Anna Kennedy Online – Autism Awareness Charity
Our guest on “All things Autism” Radio was Aston Avery

Our guest on “All things Autism” Radio was Aston Avery

Our guest on “All things Autism” Radio was Aston Avery

Anna Kennedy’s guest on ‘All things Autism’ was Aston Avery, please click here to listen to these amazing shows!

About Aston Martin Avery

Diagnosed with autism at two and a half, his family were told there was a strong possibility that he would be taken into residential care for his adverse behaviours. It was also suggested that Aston would be a selective mute.

His behaviour was so extreme that the family were confined to the house. At four and a half Aston underwent the first of numerous operations for bowel problems and was schooled for long periods of time at Guys Hospital in London. He was later diagnosed with a condition called entero-colitis a form of Crohn’s disease. Aston suffered with another condition called pica which meant he would eat and digest inedible objects.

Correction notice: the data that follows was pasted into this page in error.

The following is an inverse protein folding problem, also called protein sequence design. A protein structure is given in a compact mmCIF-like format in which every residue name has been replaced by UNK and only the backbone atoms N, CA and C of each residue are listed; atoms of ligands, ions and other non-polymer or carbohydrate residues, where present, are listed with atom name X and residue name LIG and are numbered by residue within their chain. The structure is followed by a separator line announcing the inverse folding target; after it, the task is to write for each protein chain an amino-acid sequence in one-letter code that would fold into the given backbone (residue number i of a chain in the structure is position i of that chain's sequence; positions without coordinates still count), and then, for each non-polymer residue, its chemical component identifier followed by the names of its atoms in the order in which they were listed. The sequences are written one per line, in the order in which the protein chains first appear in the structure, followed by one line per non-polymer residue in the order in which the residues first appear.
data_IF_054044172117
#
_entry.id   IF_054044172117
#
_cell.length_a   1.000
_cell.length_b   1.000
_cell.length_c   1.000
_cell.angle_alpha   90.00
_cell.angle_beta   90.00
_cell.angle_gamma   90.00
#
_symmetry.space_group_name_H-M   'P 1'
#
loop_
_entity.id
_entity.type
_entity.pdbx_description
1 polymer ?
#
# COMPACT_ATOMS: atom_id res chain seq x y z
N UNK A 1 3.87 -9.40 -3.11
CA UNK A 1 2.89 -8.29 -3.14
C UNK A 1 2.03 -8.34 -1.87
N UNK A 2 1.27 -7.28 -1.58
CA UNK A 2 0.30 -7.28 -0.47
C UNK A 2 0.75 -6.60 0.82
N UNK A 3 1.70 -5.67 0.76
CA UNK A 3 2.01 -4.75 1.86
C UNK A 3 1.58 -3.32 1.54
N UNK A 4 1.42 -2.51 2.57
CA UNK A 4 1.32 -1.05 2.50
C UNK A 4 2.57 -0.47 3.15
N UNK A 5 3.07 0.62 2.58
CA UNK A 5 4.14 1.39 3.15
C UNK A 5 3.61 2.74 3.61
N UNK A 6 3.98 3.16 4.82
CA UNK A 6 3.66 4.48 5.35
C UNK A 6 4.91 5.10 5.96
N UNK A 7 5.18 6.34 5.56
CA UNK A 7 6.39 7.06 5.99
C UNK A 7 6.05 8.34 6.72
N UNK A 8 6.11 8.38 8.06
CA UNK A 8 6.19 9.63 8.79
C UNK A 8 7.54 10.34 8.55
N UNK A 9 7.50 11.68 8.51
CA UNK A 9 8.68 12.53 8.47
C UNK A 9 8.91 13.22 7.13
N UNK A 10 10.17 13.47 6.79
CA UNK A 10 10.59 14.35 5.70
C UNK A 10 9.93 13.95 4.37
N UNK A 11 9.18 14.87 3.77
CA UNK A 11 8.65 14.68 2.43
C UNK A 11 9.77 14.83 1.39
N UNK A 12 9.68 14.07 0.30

At age ten Aston underwent an ace stoma procedure. The procedure meant his appendix were removed and a passage formed from his tummy through to his bowel, this would allow a tube to feed through to his bowel to inject stimulants.

Aston was to suffer further problems, the first stimulant sent Aston into anaphylaxis shock, and he became extremely poorly. The doctors decided to attempt other medications, but unfortunately, he had the same extreme reaction. Aston was to be diagnosed with Anaphylaxis to many medications. This meant that the tube was inserted through his tummy into the bowel every 48 hours and connected to a saline bag.